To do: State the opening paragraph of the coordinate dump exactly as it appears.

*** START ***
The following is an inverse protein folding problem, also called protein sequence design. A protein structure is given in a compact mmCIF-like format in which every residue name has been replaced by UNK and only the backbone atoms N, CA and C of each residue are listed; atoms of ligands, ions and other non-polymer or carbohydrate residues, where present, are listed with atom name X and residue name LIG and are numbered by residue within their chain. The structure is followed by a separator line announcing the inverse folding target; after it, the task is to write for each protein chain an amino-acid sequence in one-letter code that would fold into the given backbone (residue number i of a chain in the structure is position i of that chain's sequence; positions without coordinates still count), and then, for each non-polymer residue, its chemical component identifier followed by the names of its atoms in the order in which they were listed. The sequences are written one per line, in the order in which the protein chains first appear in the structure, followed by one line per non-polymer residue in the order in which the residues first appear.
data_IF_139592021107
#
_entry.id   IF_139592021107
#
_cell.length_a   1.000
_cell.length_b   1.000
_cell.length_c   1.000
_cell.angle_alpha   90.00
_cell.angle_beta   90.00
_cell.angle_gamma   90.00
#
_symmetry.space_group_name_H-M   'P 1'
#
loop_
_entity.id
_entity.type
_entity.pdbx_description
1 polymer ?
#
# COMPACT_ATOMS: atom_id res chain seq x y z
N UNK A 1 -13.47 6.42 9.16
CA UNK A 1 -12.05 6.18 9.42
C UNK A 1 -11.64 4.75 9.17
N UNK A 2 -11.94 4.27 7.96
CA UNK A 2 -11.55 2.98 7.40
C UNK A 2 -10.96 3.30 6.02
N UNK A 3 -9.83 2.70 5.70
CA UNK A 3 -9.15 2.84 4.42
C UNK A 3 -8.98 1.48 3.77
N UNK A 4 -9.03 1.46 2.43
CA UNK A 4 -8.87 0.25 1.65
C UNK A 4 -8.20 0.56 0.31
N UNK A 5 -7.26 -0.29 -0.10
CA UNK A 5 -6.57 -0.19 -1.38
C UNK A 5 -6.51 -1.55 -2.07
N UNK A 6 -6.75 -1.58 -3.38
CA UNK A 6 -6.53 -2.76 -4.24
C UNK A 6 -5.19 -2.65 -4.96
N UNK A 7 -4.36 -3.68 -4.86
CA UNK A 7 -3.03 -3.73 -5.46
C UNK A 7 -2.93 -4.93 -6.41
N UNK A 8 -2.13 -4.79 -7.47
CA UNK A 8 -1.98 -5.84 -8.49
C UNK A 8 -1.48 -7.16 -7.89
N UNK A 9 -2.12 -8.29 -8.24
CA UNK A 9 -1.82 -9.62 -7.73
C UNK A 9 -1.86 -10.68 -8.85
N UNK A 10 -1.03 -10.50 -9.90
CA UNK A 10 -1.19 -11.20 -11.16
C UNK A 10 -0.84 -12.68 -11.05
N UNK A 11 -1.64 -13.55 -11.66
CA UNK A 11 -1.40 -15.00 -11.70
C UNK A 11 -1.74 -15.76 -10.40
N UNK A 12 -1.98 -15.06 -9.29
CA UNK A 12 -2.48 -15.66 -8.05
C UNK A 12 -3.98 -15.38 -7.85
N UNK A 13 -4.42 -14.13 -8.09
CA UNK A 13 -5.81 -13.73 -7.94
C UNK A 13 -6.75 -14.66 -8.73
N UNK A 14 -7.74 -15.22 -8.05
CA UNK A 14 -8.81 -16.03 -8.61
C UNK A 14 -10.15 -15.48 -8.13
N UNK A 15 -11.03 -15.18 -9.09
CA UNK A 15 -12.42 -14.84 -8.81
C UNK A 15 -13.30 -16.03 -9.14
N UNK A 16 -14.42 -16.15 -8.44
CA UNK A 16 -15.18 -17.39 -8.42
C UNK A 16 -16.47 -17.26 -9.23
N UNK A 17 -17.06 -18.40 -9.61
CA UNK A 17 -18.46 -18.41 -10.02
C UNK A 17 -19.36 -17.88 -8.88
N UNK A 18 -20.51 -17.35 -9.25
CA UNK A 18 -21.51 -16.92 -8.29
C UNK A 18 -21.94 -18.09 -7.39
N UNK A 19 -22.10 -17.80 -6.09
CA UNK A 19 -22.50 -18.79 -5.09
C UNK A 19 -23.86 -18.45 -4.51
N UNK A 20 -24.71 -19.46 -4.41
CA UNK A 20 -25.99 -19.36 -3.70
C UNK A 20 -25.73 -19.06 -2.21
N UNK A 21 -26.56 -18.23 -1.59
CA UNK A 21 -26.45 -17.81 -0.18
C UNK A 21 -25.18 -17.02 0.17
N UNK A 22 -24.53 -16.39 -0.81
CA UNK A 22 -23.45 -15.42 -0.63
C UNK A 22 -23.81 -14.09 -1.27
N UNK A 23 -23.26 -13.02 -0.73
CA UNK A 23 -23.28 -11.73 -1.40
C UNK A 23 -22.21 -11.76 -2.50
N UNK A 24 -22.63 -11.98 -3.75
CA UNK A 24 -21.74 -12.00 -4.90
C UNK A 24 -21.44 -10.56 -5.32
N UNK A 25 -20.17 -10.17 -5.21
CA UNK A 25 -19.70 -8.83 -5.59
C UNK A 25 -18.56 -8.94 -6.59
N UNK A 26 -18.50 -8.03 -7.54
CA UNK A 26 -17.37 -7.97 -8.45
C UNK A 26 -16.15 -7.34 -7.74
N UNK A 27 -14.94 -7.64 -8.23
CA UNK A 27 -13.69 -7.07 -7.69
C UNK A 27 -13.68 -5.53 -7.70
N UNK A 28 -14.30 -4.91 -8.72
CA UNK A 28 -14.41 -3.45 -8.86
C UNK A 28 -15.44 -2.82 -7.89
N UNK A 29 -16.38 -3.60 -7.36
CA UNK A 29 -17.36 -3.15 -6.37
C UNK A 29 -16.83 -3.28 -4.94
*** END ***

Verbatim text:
The following is an inverse protein folding problem, also called protein sequence design. A protein structure is given in a compact mmCIF-like format in which every residue name has been replaced by UNK and only the backbone atoms N, CA and C of each residue are listed; atoms of ligands, ions and other non-polymer or carbohydrate residues, where present, are listed with atom name X and residue name LIG and are numbered by residue within their chain. The structure is followed by a separator line announcing the inverse folding target; after it, the task is to write for each protein chain an amino-acid sequence in one-letter code that would fold into the given backbone (residue number i of a chain in the structure is position i of that chain's sequence; positions without coordinates still count), and then, for each non-polymer residue, its chemical component identifier followed by the names of its atoms in the order in which they were listed. The sequences are written one per line, in the order in which the protein chains first appear in the structure, followed by one line per non-polymer residue in the order in which the residues first appear.